Metallica are going all in before Friday’s (Nov. 18) release of their Hardwired… To Self-Destruct album by posting videos for every song from the album, beginning today (Nov. 16). The first clip is for “Dream No More,” with new visuals dropping every two hours through 6 a.m. EST on Thursday. The clips were shot all around the world and the sneak peek will let fans get a listen to every track days before the group’s two-disc 10th studio album officially goes on sale.
“Dream No More” mixes performance footage with digitally hollowed-out human forms, projected with images of the band and other random scenes, for a retro look that harkens back to early MTV-era videos.
The metal icons tapped a variety of directors for the project. Check out who got behind the camera and when you can see their work below:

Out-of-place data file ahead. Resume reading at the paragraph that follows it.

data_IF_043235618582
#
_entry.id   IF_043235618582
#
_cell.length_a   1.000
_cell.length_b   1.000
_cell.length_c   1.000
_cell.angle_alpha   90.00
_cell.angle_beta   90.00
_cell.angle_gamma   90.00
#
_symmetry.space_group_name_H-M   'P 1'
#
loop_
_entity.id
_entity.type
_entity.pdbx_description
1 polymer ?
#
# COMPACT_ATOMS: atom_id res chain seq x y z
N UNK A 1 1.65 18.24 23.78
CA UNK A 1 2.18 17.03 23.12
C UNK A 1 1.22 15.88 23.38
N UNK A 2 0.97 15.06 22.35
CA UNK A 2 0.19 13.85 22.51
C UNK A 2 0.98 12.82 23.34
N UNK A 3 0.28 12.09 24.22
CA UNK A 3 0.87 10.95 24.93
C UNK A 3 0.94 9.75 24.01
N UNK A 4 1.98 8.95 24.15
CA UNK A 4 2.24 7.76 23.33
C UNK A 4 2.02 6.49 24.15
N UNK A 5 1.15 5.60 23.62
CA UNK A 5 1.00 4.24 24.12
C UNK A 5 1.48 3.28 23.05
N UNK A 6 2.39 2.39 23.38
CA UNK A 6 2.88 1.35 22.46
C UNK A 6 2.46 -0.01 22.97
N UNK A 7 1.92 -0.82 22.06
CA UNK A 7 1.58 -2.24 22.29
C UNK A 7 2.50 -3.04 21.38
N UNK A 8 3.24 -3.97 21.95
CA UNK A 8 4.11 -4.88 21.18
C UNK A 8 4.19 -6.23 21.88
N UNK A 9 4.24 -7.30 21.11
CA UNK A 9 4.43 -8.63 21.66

“Dream No More” (director: Tom Kirk)
“Confusion: (director: Claire Marie Vogel) — 2 p.m. EST
“ManUNkind” (director: Jonas Åkerlund) — 4 p.m. EST
“Now That We’re Dead” (director: Herring & Herring) — 6 p.m. EST
“Here Comes Revenge” (director: Jessica Cope) — 8 p.m. EST
“Am I Savage” (director: Herring & Herring) — 10 p.m. EST
Thursday, Nov. 17
“Halo of Fire” (director: Herring & Herring) — 12 a.m. EST
“Murder One” (director: Robert Valley) — 2 a.m. EST
“Spit Out the Bone” (director: Phil Mucci) — 4 a.m. EST
“Lords of Summer” (director: Brett Murray) — 6 a.m. EST
Head over to Metallica.com to see previously released clips for “Hard Wired” and “Atlas, Rise!” and the timed releses.
In other Metallica news, the band’s entire catalog returned to Napster on Wednesday, 17 years after they famously filed a lawsuit against the former peer-to-peer file-sharing network. This week they also achieved the rare feat of simultaneously charting three singles from their new album on Billboard’s Mainstream Rock Songs airplay chart (dated Nov. 19), as the song “Atlas, Rise!” debuted at No. 22, joining the previously released “Moth Into Flame” (No. 6) and “Hardwired” (No. 23) on the list. The last artist to achieve this was also Metallica itself, in 2008.